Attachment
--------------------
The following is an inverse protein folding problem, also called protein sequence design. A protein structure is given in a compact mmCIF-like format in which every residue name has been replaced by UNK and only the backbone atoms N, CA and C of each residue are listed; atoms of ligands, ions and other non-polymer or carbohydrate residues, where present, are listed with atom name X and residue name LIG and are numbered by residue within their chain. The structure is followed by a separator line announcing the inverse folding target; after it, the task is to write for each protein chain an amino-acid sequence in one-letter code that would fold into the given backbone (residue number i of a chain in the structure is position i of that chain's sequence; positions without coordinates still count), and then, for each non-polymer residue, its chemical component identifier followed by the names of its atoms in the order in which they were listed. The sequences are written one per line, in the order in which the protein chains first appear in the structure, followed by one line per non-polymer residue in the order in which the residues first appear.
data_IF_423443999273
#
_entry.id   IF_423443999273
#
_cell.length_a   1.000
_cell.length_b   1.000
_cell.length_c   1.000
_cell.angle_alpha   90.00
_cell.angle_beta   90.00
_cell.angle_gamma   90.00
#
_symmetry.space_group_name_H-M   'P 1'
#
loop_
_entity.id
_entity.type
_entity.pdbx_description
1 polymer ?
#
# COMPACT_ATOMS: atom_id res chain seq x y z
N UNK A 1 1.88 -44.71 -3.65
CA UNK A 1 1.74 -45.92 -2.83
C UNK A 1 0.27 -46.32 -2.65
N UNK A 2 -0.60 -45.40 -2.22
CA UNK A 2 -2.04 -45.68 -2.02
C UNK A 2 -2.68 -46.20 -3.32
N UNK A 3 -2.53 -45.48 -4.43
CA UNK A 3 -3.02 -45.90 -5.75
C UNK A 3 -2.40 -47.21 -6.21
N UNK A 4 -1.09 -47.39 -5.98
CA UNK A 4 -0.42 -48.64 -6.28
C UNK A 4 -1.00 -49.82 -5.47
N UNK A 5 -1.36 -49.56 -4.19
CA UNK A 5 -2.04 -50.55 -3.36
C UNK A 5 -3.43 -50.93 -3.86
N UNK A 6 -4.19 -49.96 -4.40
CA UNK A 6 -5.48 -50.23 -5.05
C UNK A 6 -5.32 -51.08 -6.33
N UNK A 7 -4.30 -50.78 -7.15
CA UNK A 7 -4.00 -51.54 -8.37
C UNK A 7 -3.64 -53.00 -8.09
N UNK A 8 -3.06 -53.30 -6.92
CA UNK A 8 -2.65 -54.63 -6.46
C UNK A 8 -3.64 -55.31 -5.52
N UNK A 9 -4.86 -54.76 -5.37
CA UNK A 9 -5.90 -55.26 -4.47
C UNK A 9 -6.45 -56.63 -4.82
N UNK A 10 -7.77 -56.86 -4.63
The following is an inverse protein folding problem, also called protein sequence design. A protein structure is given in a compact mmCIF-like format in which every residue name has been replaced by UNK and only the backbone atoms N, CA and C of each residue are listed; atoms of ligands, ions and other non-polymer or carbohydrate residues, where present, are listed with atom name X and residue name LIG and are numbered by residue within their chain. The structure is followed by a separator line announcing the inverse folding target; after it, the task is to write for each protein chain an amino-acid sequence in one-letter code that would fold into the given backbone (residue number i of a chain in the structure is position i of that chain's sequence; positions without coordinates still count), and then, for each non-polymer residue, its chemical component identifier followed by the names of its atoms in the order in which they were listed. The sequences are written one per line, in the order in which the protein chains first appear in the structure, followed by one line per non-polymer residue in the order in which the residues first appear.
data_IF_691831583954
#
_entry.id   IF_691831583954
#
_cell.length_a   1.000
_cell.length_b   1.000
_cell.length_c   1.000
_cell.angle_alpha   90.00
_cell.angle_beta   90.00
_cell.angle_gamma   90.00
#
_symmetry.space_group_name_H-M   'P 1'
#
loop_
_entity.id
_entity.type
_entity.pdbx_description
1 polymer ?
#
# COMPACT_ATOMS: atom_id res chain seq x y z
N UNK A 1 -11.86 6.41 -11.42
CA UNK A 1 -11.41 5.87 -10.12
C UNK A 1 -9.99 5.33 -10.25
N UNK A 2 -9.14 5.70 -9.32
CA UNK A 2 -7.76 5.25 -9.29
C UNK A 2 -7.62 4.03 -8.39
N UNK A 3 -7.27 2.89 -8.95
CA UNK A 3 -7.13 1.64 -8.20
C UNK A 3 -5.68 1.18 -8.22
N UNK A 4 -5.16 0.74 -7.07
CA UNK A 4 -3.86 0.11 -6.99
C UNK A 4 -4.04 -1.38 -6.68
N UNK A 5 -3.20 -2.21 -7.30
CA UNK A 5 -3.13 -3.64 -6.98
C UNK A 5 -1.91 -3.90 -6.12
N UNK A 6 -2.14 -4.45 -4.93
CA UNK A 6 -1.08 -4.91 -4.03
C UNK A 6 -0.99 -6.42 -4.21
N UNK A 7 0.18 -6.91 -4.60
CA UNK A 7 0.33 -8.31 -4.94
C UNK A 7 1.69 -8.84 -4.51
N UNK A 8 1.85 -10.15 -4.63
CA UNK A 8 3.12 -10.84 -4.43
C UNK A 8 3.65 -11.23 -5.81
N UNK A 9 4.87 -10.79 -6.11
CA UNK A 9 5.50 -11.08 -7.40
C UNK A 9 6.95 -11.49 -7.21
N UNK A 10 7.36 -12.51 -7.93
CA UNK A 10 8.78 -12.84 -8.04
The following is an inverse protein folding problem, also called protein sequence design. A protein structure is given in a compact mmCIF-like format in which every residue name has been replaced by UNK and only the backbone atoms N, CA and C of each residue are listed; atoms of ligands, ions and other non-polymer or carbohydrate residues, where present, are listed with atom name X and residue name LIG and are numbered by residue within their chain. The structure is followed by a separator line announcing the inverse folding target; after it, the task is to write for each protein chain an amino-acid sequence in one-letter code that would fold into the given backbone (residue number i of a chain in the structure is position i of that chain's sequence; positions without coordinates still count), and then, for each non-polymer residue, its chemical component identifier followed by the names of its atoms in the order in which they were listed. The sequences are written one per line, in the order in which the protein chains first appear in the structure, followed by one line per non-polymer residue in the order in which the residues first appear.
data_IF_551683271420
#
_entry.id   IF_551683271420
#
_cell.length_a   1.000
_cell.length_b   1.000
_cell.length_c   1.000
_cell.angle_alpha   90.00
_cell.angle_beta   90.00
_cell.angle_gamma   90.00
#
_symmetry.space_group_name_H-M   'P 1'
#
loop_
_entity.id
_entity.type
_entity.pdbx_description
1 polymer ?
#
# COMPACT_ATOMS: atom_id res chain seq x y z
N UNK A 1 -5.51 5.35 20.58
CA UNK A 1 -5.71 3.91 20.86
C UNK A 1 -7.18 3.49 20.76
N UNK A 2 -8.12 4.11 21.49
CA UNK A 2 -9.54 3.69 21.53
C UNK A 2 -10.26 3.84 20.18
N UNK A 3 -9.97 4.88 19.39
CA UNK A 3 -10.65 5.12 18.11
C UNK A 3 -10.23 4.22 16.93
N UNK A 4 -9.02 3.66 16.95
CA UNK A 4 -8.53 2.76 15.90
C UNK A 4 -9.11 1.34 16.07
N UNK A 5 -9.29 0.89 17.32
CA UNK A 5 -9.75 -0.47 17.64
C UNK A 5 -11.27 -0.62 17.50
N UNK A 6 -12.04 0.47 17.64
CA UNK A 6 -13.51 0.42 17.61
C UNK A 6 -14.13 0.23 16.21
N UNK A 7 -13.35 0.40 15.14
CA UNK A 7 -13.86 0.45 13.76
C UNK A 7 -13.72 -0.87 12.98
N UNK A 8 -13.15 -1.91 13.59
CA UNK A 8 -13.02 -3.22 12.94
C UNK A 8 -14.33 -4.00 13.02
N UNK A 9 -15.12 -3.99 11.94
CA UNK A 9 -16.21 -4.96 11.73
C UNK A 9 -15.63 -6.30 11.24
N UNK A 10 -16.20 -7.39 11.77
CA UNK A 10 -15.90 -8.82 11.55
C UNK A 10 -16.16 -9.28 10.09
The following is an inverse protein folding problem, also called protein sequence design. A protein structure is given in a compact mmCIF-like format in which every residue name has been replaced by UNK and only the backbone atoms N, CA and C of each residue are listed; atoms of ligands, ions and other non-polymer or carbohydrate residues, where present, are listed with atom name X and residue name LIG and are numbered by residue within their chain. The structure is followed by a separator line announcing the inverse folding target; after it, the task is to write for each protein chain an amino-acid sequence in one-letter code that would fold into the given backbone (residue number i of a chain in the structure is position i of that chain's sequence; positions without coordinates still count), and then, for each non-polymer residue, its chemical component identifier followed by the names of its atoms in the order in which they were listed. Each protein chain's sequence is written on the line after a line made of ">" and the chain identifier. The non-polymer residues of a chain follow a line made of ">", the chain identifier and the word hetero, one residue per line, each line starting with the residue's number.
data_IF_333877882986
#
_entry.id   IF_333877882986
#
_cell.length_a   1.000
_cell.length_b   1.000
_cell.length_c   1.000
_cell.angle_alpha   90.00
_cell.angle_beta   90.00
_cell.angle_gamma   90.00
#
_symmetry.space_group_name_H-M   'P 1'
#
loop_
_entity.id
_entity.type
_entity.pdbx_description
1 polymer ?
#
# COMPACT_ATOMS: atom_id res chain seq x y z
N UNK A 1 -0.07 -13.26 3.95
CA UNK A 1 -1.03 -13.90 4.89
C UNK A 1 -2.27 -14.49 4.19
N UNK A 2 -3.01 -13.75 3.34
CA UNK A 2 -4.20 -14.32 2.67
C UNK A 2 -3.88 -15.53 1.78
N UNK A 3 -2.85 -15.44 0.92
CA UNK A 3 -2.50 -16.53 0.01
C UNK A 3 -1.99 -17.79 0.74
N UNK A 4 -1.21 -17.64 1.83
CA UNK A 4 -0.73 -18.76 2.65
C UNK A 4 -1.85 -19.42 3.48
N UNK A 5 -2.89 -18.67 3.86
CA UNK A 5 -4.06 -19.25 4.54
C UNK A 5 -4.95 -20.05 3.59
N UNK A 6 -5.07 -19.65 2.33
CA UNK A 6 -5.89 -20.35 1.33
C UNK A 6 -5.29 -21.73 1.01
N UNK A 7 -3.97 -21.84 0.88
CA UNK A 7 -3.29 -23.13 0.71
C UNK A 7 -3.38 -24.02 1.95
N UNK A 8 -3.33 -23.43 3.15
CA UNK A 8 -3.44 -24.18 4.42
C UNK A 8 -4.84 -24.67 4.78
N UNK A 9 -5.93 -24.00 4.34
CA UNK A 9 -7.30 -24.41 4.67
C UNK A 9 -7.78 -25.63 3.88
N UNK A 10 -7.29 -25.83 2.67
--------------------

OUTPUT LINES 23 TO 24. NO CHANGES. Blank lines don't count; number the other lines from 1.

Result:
CA UNK A 1 1.74 -45.92 -2.83
C UNK A 1 0.27 -46.32 -2.65